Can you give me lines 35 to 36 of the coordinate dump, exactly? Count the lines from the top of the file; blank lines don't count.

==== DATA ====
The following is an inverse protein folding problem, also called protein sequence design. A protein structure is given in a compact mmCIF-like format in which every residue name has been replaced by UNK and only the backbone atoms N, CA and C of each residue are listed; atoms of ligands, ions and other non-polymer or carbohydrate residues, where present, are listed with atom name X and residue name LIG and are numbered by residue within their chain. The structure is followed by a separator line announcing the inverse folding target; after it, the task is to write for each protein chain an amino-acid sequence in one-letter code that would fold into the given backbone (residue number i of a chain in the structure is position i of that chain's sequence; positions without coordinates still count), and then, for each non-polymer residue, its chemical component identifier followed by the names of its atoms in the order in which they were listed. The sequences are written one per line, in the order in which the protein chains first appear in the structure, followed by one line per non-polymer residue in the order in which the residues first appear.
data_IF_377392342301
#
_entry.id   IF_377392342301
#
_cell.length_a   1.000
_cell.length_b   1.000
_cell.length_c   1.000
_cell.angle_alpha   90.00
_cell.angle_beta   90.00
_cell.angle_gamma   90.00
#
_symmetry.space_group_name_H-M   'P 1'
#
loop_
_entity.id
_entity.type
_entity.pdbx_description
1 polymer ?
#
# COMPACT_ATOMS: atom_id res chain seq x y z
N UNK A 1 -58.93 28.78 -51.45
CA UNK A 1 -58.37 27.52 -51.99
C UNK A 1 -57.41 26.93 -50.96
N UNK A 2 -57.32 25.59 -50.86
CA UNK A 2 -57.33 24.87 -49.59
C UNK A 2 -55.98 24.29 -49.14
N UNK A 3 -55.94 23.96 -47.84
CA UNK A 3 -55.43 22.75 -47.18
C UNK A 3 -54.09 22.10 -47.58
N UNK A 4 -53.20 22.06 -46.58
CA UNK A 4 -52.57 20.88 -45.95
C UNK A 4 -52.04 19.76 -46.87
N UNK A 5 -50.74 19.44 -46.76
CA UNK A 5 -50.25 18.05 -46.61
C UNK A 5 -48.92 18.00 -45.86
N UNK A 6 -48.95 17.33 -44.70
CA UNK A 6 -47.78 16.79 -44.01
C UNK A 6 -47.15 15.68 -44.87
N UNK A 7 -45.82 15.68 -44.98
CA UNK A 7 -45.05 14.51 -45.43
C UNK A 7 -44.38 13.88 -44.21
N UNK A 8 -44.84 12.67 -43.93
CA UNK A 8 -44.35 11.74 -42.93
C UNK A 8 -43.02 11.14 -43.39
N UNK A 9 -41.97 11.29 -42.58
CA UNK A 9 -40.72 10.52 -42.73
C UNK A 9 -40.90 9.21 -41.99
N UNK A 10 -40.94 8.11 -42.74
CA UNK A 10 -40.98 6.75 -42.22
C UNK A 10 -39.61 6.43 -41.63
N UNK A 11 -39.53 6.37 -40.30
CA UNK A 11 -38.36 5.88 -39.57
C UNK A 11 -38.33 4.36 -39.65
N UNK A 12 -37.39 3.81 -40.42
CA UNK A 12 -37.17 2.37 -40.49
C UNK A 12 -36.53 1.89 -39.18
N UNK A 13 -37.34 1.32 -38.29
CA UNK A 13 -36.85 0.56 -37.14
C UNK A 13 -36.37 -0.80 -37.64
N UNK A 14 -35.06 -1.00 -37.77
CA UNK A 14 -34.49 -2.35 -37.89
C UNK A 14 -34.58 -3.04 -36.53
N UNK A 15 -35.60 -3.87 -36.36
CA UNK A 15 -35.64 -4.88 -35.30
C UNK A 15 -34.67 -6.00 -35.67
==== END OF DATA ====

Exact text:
CA UNK A 5 -50.25 18.05 -46.61
C UNK A 5 -48.92 18.00 -45.86